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Fabletics Exec ‘Cautiously Optimistic’ on Lesotho Factory Remediation

Fabletics courted headlines last summer after nearly 40 workers at one of its suppliers in Lesotho complained of rampant sexual and physical abuse that left them in a state of constant anxiety and stress. Three women accused their male supervisors at Hippo Knitting, a factory located in the southern African country’s capital city of Maseru, of sexually assaulting them, while more than a dozen said daily searches by supervisors frequently left their underwear and vulvas exposed.

The revelations, made by Time in partnership with The Fuller Project, a global nonprofit newsroom that focuses on women’s issues, made it “crystal clear” that Hippo Knitting needed to make a “serious and binding commitment to thoroughly overhauling the way it views and treats its workers,” Meera Bhatia, president of expert services for the brand, which actress Kate Hudson co-founded in 2013, told Sourcing Journal.

Even though Fabletics could have bumped production to one or more of the other 50-plus factories it works with, Bhatia said the label didn’t want to leave Hippo Knitting’s 1,000 workers in the lurch. Since then, Fabletics has “worked diligently” to “chart a new path forward” for the factory with local unions and Africa Rising, a human-rights organization founded by Ndaba and Kweku Mandela, grandsons of Nelson Mandela.

The resulting 39-point corrective action plan included a new grievance procedure for reporting workplace violations, a new anti-intimidation and anti-retaliation policy, a new process for non-invasive searches in dedicated privacy screening areas and a new third-party grievance line for complaints relating to security searches. Supervisory and human-resources personnel began receiving regular training on their role in protecting worker rights by organizations that Fabletics and Africa Rising identified and vetted.

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Since production at Hippo Knitting kicked back up in August, personnel from Africa Rising have been on-site during working hours to oversee the plan’s implementation, Bhatia said. Re Mmoho Compliance Solutions, a Lesotho-based nonprofit that specializes in social and environmental compliance, provides an “additional layer” of oversight by ensuring that workers are receiving the full benefits, rights and training to which they are entitled, she added.

“Fabletics made a commitment to only allow Hippo Knitting to restart production of the company’s products when a safe and healthy workplace could be assured for all,” Bhatia said. “We are cautiously optimistic with the progress, although much work remains to be done by Hippo Knitting to consistently execute on the 39-point plan and earn back our trust. Ensuring worker protections and wellbeing requires constant vigilance, and only time will tell how effective our approach has been. But we take pride in the fact that we confronted the issue head-on and rallied various stakeholders together on solutions.”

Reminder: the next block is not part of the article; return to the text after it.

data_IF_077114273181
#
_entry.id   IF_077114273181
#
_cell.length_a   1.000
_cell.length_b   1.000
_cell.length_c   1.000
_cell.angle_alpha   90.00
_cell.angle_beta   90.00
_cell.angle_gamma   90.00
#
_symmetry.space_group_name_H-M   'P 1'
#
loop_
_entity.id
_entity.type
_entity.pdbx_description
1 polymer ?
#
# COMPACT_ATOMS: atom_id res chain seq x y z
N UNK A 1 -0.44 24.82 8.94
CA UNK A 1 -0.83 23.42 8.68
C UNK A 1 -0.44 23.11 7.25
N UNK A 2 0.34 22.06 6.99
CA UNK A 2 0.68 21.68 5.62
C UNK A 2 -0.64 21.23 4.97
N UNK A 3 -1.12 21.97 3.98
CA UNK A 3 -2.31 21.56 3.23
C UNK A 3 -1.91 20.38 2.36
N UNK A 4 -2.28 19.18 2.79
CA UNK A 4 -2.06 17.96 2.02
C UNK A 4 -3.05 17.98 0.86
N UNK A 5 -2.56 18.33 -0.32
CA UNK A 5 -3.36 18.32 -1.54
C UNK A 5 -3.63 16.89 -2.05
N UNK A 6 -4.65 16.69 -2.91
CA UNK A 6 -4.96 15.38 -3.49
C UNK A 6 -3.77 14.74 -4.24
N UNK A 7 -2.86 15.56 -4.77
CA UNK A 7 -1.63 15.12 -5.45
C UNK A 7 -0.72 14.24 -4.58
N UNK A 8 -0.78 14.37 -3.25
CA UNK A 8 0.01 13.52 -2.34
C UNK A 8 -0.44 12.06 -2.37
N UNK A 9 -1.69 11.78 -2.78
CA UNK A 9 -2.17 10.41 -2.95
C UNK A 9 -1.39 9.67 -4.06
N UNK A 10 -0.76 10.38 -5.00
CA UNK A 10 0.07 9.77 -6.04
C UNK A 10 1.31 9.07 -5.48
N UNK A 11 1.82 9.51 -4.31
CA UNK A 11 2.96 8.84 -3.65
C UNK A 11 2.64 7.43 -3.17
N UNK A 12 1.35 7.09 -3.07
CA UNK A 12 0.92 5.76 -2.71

Fabletics took a different tack to Levi Strauss and Wrangler owner Kontoor Brands when they faced similar gender-based violence and harassment allegations at Nien Hsing, one of Lesotho’s largest garment manufacturers, in 2019. The brands, together with Nien Hsing, ended up working with Lesotho trade unions, women’s rights organizations and labor groups to create the Lesotho Agreement, a binding pact that not only initiated a worker-led overhaul of programs relating to sexual harassment and abuse but also supplies signatories with legal restitution should any of the terms fall unmet. Although Fabletics said it had considered signing the Lesotho Agreement, it ultimately decided to craft its own framework.

“We were deliberate in taking our time and consulting with a range of sources—including government officials, independent experts, the workers’ representatives, leading NGOs like Africa Rising and other manufacturers—and it resulted in building a comprehensive, sustainable roadmap for the future that explicitly addressed the unique issues and challenges at Hippo Knitting,” Bhatia said. “The corrective action plan spells it out without equivocation: Hippo Knitting is on extremely thin ice and we will take immediate action if we spot any sign of management’s failure to follow the plan. The key is that we and third-party monitors are vigilantly watching Hippo Knitting.”

But Rola Abimourched, deputy director of investigations and gender equity at the Worker Rights Consortium, which helped broker the Lesotho Agreement, said that Fabletics’ approach still falls short.

“We do not see Fabletics’ strategy as sufficient to address gender-based violence and harassment at the factory,” she said. “Fabletics has not made any binding and enforceable commitments, the Lesotho unions and women’s rights organizations are not involved in the design of the program or its implementation, and workers cannot take their complaints to an independent entity that can investigate complaints and issue determinations.”